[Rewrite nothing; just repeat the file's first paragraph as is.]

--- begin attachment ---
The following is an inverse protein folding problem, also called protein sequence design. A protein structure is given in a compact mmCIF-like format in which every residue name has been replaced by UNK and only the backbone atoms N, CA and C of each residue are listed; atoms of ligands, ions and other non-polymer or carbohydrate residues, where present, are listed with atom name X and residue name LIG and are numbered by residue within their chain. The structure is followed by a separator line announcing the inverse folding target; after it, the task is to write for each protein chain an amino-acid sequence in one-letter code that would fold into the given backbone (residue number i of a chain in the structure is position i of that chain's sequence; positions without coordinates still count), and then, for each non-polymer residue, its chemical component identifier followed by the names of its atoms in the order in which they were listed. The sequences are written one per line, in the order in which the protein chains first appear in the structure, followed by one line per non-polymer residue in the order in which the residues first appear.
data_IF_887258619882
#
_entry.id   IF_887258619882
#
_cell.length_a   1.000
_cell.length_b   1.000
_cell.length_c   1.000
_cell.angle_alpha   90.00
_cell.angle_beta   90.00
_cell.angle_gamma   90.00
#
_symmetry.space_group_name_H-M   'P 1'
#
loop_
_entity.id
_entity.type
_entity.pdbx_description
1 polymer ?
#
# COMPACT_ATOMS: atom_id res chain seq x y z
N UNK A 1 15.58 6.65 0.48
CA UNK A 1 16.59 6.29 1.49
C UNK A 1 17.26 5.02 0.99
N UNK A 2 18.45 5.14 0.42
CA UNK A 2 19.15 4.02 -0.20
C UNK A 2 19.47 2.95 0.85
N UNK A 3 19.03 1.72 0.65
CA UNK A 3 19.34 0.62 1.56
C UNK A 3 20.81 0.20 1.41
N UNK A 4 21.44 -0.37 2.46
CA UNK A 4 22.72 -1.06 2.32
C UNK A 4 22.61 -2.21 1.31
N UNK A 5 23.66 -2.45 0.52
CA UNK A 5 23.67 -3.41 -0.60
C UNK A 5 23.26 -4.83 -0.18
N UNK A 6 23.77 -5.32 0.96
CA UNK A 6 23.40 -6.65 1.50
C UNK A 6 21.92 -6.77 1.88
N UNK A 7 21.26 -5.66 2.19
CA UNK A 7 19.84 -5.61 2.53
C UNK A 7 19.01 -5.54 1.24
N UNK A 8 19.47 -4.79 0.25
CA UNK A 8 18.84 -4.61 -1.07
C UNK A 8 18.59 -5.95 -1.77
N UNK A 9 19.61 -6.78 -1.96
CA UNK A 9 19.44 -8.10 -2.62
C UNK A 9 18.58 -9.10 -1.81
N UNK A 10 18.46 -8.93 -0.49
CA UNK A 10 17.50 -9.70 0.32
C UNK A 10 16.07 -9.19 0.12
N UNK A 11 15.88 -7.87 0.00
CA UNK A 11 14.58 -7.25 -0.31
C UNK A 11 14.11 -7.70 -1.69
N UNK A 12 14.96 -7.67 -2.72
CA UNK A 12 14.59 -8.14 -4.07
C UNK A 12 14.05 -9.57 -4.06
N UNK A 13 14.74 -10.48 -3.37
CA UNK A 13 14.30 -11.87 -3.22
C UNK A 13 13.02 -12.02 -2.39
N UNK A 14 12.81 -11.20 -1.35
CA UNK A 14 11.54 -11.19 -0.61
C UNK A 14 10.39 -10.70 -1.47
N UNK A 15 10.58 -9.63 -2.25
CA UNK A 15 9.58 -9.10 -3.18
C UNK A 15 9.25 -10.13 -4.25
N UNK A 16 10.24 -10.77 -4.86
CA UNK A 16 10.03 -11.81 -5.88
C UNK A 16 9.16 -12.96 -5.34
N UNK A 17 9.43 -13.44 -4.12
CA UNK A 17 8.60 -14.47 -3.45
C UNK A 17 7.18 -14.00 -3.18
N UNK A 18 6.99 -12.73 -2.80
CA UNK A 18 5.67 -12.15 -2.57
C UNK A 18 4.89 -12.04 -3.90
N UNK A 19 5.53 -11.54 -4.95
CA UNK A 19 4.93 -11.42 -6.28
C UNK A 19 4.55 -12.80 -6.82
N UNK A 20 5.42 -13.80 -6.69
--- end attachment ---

The following is an inverse protein folding problem, also called protein sequence design. A protein structure is given in a compact mmCIF-like format in which every residue name has been replaced by UNK and only the backbone atoms N, CA and C of each residue are listed; atoms of ligands, ions and other non-polymer or carbohydrate residues, where present, are listed with atom name X and residue name LIG and are numbered by residue within their chain. The structure is followed by a separator line announcing the inverse folding target; after it, the task is to write for each protein chain an amino-acid sequence in one-letter code that would fold into the given backbone (residue number i of a chain in the structure is position i of that chain's sequence; positions without coordinates still count), and then, for each non-polymer residue, its chemical component identifier followed by the names of its atoms in the order in which they were listed. The sequences are written one per line, in the order in which the protein chains first appear in the structure, followed by one line per non-polymer residue in the order in which the residues first appear.